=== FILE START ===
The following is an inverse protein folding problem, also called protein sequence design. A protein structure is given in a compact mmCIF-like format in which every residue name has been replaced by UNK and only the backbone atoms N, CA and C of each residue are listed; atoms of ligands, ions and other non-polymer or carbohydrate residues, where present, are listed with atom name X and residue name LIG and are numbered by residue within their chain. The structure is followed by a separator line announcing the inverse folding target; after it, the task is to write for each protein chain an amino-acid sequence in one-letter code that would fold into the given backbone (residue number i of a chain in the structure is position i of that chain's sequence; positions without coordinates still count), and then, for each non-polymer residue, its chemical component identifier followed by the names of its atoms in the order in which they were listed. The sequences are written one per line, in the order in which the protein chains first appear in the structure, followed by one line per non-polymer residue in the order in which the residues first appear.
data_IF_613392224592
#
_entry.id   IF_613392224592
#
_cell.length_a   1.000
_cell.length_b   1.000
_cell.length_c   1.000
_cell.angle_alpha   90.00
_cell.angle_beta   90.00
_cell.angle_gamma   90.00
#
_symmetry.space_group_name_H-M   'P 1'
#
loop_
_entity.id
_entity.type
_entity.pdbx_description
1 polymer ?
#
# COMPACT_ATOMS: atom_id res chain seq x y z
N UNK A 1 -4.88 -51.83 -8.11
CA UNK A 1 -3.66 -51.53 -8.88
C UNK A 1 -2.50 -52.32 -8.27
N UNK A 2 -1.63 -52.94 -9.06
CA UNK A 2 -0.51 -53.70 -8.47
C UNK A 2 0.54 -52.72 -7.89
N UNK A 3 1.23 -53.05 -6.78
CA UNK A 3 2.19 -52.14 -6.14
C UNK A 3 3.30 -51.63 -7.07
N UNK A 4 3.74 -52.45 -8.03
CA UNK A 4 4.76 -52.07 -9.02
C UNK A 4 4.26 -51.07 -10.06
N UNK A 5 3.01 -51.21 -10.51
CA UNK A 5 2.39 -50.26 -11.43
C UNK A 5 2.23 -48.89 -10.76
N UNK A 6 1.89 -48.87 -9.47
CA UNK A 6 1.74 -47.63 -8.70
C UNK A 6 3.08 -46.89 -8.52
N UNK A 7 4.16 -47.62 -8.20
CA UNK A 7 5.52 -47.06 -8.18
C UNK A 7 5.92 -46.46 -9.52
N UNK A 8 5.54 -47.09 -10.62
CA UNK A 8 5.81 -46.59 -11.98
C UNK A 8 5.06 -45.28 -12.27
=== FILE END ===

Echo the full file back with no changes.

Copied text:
The following is an inverse protein folding problem, also called protein sequence design. A protein structure is given in a compact mmCIF-like format in which every residue name has been replaced by UNK and only the backbone atoms N, CA and C of each residue are listed; atoms of ligands, ions and other non-polymer or carbohydrate residues, where present, are listed with atom name X and residue name LIG and are numbered by residue within their chain. The structure is followed by a separator line announcing the inverse folding target; after it, the task is to write for each protein chain an amino-acid sequence in one-letter code that would fold into the given backbone (residue number i of a chain in the structure is position i of that chain's sequence; positions without coordinates still count), and then, for each non-polymer residue, its chemical component identifier followed by the names of its atoms in the order in which they were listed. The sequences are written one per line, in the order in which the protein chains first appear in the structure, followed by one line per non-polymer residue in the order in which the residues first appear.
data_IF_613392224592
#
_entry.id   IF_613392224592
#
_cell.length_a   1.000
_cell.length_b   1.000
_cell.length_c   1.000
_cell.angle_alpha   90.00
_cell.angle_beta   90.00
_cell.angle_gamma   90.00
#
_symmetry.space_group_name_H-M   'P 1'
#
loop_
_entity.id
_entity.type
_entity.pdbx_description
1 polymer ?
#
# COMPACT_ATOMS: atom_id res chain seq x y z
N UNK A 1 -4.88 -51.83 -8.11
CA UNK A 1 -3.66 -51.53 -8.88
C UNK A 1 -2.50 -52.32 -8.27
N UNK A 2 -1.63 -52.94 -9.06
CA UNK A 2 -0.51 -53.70 -8.47
C UNK A 2 0.54 -52.72 -7.89
N UNK A 3 1.23 -53.05 -6.78
CA UNK A 3 2.19 -52.14 -6.14
C UNK A 3 3.30 -51.63 -7.07
N UNK A 4 3.74 -52.45 -8.03
CA UNK A 4 4.76 -52.07 -9.02
C UNK A 4 4.26 -51.07 -10.06
N UNK A 5 3.01 -51.21 -10.51
CA UNK A 5 2.39 -50.26 -11.43
C UNK A 5 2.23 -48.89 -10.76
N UNK A 6 1.89 -48.87 -9.47
CA UNK A 6 1.74 -47.63 -8.70
C UNK A 6 3.08 -46.89 -8.52
N UNK A 7 4.16 -47.62 -8.20
CA UNK A 7 5.52 -47.06 -8.18
C UNK A 7 5.92 -46.46 -9.52
N UNK A 8 5.54 -47.09 -10.62
CA UNK A 8 5.81 -46.59 -11.98
C UNK A 8 5.06 -45.28 -12.27